The Supreme Court of Victoria has restrained an IT specialist from being employed by a competitor for a period of four years.1
In June 2016, Mr Palmer sold his 40% stake in the first plaintiff, Southern Cross Computing Pty Ltd, to the second plaintiff, Ingenio Group Pty Ltd.
The agreement pursuant to which the shares were sold provided for payment of $3.5 million to an entity associated with Mr Palmer. As part of the agreement Mr Palmer, a worker with Southern Cross Computing since 2001, agreed to remain in the business as an employee and entered into restraints in favour of Southern Cross Computing.
At the time of the hearing, it was uncontested that Mr Palmer had been employed by a competitor of Southern Cross Computing, Blue Connections Pty Ltd, for several months. The central issue for Justice McDonald was therefore whether it was reasonable for Mr Palmer to be restrained from working for that competitor.
In considering the restraint, Justice McDonald concluded that the definition of ‘business’ was confined to the business of IT procurement and associated IT management services. In terms of the restraint’s geographical operation, while it was contested whether Southern Cross Computing undertook business activities throughout Australia, Justice McDonald held that when the geographic restraint is read with the definition of Business, the effect is to read down what otherwise might be a questionable aspect of that restraint.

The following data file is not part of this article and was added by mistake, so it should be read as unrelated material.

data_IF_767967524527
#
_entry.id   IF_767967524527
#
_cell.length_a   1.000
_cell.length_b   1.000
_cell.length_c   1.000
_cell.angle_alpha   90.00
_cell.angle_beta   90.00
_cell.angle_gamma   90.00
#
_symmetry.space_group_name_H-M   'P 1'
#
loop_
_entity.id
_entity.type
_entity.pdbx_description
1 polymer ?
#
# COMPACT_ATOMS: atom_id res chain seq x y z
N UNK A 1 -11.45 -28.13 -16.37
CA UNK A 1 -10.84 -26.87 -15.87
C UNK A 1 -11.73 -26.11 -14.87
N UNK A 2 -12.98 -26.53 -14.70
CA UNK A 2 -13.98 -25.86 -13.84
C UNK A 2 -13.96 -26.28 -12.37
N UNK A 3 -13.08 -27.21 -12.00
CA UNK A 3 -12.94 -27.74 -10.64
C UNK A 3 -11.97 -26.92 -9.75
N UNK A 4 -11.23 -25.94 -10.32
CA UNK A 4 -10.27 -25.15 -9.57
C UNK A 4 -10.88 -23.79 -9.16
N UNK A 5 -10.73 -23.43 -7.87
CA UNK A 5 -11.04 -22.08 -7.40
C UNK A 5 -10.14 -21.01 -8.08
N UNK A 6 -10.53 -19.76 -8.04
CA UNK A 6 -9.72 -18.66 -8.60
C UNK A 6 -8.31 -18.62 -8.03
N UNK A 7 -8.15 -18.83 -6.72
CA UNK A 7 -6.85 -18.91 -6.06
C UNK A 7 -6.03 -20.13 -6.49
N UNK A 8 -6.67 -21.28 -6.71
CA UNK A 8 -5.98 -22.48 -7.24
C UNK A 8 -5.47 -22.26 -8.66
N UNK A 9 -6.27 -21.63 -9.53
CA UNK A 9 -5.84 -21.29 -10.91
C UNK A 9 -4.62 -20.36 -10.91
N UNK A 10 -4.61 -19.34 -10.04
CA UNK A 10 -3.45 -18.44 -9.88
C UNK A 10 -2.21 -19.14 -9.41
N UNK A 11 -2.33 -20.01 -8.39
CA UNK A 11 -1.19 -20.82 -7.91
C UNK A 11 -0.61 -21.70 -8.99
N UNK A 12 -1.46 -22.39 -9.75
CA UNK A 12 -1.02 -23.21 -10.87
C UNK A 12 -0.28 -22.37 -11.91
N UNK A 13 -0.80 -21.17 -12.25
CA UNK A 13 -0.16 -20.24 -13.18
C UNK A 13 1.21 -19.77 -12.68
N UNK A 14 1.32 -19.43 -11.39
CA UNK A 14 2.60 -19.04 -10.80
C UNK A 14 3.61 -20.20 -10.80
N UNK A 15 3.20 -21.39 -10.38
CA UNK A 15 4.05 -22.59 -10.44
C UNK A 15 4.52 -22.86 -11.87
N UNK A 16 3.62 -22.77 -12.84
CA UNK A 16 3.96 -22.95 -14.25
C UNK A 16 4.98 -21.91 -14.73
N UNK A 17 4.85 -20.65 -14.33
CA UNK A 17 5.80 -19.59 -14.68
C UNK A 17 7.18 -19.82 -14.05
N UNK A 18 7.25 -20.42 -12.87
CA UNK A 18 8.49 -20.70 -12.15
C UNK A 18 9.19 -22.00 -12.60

In determining that the maximum four year restraint period was reasonable, Justice McDonald considered the following factors:
- Mr Palmer’s lengthy service with Southern Cross Computing.
- That the restraint was a term in an agreement freely entered into by Mr Palmer’s company.
- The substantial amount of consideration paid by Southern Cross Computing in return for the terms of the agreement.
Finding the restraint was reasonable in all regards, Justice McDonald concluded that the plaintiffs were entitled to an order restraining Mr Palmer from having any involvement in Blue Connections until 28 June 2020.
While a Court would be unlikely to find a four year restraint against an employee to be reasonable, this is not the case for restraints given as part of a commercial transaction. In the latter scenario, Courts are far more likely to hold parties to their commercial agreement, particularly if a large sum of money has changed hands.
1Southern Cross Computer Systems Pty Ltd v Palmer (No 2)  VSC 460.